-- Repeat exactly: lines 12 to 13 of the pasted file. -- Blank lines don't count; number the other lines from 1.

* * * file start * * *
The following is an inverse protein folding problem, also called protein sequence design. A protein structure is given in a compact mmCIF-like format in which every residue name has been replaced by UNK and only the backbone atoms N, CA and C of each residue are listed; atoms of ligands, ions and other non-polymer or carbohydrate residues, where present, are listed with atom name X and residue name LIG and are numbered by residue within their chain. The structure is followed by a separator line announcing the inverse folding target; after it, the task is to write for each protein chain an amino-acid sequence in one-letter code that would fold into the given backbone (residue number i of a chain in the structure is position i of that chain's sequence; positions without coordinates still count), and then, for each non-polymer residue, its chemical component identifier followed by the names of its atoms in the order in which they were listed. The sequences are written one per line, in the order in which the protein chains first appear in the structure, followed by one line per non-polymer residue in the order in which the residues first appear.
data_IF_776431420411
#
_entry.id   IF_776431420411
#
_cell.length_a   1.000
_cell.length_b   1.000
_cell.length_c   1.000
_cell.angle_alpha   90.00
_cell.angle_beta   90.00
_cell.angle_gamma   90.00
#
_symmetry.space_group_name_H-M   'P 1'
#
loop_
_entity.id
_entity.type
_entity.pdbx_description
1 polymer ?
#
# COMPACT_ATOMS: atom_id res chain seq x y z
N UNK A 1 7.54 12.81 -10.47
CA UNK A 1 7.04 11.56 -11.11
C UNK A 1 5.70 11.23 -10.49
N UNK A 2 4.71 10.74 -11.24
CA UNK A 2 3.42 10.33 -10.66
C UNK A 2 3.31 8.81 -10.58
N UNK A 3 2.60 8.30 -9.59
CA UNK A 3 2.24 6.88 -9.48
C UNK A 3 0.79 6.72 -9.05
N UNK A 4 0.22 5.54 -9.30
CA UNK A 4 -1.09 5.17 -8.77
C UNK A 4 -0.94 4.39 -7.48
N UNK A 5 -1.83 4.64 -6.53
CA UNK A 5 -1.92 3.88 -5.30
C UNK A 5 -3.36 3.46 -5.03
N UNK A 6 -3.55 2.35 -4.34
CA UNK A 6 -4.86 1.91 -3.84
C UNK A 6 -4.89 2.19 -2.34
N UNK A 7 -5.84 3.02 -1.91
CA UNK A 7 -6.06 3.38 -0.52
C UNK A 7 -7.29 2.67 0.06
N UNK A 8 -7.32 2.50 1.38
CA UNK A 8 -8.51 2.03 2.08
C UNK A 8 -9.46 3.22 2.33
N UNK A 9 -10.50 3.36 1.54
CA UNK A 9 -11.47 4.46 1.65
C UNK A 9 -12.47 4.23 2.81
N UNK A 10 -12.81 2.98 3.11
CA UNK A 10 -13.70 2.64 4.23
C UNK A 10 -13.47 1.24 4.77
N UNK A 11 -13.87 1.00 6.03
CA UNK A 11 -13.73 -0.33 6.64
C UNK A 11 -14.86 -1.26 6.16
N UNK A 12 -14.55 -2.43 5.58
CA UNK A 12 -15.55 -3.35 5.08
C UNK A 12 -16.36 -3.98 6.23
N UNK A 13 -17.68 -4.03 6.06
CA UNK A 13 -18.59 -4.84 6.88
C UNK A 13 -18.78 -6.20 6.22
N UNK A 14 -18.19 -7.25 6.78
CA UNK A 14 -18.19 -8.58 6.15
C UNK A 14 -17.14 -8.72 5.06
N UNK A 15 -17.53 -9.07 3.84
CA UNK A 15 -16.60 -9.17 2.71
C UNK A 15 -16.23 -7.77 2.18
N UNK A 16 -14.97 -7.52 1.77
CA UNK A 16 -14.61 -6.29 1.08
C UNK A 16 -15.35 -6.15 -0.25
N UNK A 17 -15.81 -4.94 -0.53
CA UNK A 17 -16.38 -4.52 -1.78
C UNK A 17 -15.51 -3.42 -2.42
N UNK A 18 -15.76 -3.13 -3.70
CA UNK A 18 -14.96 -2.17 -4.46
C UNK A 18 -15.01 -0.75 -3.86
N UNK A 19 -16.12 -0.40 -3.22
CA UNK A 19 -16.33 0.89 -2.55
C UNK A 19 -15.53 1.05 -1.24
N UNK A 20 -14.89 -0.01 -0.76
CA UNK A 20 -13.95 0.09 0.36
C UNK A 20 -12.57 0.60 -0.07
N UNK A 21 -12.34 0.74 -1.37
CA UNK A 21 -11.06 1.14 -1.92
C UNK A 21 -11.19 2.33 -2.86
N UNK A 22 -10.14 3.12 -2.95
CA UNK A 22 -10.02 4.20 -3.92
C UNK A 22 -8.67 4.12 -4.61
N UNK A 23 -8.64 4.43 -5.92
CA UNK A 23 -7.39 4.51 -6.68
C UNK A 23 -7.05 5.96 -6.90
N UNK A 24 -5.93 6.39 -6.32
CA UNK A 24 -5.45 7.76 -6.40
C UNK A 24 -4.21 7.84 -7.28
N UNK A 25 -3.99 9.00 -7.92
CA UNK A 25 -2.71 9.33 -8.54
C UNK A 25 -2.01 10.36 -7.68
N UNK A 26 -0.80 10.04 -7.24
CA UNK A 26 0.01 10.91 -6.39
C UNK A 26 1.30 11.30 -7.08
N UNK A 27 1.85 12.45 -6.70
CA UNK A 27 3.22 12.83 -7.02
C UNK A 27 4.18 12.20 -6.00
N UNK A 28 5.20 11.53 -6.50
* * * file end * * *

#
_symmetry.space_group_name_H-M   'P 1'